The NHIS has been operational in Ghana for a decade now, supporting increased access to skilled care at health facilities for the majority of indigent pregnant women in Northern Ghana. However, research has not adequately tracked the program's utilization, particularly service utilization and birth outcomes among the poor in Northern Ghana. Most studies of the NHIS have focused on enrollment and access; very few address birth outcomes. Particularly absent are studies that compare birth outcomes under the Cash and Carry system with those under national health insurance in sub-Saharan Africa, especially in Ghana.[15]

Methods

This study used sampled birth records abstracted from birth registry folders at the Tamale Teaching Hospital (TTH), the primary referral hospital for the entire northern sector of Ghana. Tamale, the regional capital of the Northern Region, is the fourth largest city in Ghana. It has a population of a little less than 380,000, of which 51 percent are female and 49 percent male. The annual population growth rate of Tamale is about 3 percent.[16]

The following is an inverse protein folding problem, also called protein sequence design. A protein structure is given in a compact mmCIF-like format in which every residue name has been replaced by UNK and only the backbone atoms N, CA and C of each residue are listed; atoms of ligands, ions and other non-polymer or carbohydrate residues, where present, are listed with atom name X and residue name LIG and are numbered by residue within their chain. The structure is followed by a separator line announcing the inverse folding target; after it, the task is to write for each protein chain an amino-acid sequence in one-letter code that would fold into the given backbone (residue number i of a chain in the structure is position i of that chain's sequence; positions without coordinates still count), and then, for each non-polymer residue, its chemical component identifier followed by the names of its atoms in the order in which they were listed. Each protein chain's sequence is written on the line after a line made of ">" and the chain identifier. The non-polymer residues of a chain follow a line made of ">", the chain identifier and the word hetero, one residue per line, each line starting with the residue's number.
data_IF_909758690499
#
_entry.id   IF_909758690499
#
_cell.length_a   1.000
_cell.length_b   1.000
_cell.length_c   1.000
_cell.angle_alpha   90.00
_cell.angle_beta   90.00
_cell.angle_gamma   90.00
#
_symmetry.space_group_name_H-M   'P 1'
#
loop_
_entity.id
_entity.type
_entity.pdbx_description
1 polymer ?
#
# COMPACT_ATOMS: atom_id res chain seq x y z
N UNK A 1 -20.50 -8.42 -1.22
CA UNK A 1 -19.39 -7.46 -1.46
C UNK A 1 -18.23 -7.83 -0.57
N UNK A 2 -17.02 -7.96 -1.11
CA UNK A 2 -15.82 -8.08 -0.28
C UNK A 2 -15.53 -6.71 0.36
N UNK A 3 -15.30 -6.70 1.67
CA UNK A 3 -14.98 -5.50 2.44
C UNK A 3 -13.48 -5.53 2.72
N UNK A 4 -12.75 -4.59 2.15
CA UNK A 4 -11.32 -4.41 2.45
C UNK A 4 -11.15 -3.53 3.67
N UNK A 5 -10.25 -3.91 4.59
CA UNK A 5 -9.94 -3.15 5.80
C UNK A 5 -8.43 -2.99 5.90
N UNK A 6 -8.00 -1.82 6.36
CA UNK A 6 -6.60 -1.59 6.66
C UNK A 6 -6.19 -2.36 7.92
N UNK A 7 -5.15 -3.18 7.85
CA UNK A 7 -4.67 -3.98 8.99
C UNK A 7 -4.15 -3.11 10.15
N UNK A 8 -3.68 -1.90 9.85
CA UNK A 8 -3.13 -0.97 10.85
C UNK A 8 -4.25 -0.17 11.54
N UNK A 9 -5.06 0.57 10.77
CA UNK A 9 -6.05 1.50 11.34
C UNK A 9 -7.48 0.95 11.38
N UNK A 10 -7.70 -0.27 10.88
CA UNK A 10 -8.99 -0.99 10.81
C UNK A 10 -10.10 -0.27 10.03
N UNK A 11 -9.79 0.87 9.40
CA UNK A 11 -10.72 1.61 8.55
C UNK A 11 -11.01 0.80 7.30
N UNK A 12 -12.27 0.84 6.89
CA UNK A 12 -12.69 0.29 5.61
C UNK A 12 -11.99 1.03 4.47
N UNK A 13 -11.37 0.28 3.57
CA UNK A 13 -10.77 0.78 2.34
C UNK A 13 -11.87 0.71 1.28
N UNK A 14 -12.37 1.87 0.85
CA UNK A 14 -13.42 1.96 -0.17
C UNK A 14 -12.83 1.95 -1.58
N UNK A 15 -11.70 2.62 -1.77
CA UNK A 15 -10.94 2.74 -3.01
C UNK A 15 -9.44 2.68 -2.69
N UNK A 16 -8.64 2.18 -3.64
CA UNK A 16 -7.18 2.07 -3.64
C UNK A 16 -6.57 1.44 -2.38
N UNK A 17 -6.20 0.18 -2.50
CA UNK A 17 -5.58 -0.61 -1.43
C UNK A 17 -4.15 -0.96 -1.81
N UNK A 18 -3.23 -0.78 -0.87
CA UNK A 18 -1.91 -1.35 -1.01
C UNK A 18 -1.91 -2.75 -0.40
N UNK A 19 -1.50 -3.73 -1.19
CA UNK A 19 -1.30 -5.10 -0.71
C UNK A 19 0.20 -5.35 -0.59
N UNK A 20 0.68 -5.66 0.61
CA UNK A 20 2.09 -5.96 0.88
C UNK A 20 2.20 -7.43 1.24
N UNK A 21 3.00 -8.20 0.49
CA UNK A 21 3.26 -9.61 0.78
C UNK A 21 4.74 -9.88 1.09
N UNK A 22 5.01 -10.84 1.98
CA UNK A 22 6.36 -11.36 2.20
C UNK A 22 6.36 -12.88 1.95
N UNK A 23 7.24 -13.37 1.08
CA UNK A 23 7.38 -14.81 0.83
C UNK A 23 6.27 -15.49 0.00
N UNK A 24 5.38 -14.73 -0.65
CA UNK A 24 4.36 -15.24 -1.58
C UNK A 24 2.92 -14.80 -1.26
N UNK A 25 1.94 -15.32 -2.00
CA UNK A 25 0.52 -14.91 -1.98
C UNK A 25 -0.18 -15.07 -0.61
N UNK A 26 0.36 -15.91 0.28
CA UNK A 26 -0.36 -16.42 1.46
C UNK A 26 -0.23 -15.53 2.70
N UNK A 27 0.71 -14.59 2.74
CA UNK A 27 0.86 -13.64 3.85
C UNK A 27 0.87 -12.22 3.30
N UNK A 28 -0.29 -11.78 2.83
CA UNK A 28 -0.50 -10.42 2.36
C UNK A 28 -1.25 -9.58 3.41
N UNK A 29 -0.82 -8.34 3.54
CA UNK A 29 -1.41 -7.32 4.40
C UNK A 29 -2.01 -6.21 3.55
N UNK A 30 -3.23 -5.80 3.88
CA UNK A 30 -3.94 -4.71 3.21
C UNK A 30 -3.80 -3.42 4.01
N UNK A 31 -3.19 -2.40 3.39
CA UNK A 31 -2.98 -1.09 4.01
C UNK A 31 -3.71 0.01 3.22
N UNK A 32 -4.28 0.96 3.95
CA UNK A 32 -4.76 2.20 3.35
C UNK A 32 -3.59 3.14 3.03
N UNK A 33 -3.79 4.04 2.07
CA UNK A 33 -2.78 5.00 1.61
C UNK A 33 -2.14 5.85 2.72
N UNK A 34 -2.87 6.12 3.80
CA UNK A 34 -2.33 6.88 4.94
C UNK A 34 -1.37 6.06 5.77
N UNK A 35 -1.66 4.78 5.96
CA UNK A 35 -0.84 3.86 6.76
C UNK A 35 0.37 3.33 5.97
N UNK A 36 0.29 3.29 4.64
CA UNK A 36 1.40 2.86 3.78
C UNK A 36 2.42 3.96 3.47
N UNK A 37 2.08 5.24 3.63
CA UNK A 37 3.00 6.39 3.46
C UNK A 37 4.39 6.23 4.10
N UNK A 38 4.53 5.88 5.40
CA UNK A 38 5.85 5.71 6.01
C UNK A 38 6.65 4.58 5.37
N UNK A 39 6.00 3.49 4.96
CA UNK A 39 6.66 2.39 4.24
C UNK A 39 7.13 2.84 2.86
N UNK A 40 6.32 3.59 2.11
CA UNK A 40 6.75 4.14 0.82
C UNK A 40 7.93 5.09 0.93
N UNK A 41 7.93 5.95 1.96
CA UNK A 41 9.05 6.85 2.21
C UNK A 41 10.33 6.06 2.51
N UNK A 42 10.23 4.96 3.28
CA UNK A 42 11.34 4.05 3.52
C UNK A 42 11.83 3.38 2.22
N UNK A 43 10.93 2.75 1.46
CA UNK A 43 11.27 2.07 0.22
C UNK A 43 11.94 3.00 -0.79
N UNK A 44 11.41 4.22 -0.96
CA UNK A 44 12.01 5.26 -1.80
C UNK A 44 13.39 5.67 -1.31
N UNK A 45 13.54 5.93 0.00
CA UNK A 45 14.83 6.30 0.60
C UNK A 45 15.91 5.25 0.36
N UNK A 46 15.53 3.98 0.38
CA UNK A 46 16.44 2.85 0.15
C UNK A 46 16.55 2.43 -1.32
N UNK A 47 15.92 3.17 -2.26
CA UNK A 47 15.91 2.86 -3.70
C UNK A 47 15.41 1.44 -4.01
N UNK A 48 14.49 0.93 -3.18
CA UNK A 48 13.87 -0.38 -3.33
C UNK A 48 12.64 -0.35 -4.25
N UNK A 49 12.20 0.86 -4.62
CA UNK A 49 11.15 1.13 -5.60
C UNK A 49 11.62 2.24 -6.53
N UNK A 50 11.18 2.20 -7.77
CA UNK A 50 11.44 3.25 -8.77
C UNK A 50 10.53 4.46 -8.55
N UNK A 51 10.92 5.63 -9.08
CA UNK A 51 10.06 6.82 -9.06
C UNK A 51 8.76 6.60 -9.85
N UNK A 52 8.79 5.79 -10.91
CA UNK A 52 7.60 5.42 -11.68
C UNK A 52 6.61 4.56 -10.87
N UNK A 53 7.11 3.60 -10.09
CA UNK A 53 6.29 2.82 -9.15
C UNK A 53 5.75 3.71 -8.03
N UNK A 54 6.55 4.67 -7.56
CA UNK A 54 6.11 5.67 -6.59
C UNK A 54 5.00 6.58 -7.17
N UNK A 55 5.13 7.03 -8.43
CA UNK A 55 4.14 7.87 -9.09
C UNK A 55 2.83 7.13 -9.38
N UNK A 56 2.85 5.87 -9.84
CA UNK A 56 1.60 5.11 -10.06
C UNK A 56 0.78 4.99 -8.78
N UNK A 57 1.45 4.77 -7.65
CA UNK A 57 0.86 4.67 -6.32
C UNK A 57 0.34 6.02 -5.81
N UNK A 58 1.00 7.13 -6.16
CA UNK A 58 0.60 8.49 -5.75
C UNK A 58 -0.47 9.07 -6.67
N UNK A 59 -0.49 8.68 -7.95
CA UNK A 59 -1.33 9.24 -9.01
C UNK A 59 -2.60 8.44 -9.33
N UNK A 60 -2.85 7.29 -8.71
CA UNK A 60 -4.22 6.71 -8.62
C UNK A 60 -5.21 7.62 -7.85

Birth outcome data at TTH are recorded in the labor and maternity ward's delivery folders at the time of birth. The validity of these records is ensured through cross-checking by a head nurse and the supervising obstetrician. For this research, the delivery folders for the years 2000-2003 (when Cash and Cary was in effect) and 2008-2011 (after full implementation of NHIS) were arranged chronologically, and selected in a systematic sampling method that examined and abstracted birth records of each day's deliveries. Days with fewer or no birth records were accommodated by over-sampling records from the day before or after. Sampling ensured representation of Northern Ghana's dry and wet climatic seasons. The sampled birth records were analyzed using STATA, Version 11.2 (Stata Corp, College Station, TX).